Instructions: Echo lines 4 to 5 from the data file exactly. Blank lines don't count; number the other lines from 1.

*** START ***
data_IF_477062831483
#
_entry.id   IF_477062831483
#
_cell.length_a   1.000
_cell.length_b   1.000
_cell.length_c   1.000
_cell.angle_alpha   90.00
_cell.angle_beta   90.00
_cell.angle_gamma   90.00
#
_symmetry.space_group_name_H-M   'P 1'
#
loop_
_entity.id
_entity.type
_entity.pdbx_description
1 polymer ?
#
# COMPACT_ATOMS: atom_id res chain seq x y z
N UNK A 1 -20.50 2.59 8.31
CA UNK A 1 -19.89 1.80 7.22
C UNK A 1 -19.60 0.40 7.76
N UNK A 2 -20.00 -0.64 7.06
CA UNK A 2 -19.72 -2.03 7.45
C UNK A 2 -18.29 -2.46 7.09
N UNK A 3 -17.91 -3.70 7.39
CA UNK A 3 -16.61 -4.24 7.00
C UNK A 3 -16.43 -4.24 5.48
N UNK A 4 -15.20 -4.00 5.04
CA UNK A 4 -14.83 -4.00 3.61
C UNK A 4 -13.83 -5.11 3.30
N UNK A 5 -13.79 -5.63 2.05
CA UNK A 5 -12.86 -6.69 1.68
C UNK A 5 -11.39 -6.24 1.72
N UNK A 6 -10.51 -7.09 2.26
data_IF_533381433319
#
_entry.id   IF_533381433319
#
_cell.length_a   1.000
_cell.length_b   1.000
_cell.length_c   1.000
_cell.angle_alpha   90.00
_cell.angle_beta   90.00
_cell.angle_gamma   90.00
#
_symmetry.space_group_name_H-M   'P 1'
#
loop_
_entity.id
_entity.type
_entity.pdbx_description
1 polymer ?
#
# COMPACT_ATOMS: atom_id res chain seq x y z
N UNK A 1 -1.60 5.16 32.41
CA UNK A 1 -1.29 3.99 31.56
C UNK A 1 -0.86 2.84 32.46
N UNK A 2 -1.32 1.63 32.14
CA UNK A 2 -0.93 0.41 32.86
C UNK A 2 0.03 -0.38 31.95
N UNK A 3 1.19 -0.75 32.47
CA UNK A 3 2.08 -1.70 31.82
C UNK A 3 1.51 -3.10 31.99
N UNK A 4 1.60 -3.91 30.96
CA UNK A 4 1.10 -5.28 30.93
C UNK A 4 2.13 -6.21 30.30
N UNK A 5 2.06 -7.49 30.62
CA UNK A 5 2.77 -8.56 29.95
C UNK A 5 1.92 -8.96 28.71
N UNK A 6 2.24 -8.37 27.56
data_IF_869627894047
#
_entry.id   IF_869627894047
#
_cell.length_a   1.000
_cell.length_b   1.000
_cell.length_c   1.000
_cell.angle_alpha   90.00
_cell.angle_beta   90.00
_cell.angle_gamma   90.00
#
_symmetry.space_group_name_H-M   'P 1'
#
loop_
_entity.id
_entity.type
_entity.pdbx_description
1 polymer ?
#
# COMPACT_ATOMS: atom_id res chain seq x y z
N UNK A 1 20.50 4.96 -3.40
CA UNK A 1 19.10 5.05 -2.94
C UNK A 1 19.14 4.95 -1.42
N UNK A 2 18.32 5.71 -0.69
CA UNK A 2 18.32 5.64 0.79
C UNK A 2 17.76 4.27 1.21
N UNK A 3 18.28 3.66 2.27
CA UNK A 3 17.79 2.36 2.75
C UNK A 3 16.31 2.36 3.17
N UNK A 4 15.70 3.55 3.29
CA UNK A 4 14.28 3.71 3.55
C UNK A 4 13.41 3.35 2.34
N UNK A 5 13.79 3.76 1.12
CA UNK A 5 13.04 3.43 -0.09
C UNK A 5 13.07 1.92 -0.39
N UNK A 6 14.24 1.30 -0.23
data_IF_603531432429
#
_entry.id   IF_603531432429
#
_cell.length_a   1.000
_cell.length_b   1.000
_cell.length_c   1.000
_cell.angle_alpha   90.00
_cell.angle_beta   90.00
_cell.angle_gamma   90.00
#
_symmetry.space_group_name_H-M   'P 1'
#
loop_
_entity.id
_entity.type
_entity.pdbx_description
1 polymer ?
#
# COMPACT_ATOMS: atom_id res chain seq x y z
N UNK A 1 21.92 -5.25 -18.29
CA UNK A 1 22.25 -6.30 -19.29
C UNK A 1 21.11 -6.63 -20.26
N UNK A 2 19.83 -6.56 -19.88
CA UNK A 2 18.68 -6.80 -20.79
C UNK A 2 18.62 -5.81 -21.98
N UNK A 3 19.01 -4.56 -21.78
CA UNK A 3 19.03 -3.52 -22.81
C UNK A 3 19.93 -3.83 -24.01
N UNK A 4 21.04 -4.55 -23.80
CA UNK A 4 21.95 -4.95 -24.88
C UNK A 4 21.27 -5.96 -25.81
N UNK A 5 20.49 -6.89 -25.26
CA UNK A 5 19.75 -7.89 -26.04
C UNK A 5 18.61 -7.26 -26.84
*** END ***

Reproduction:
#
_cell.length_a   1.000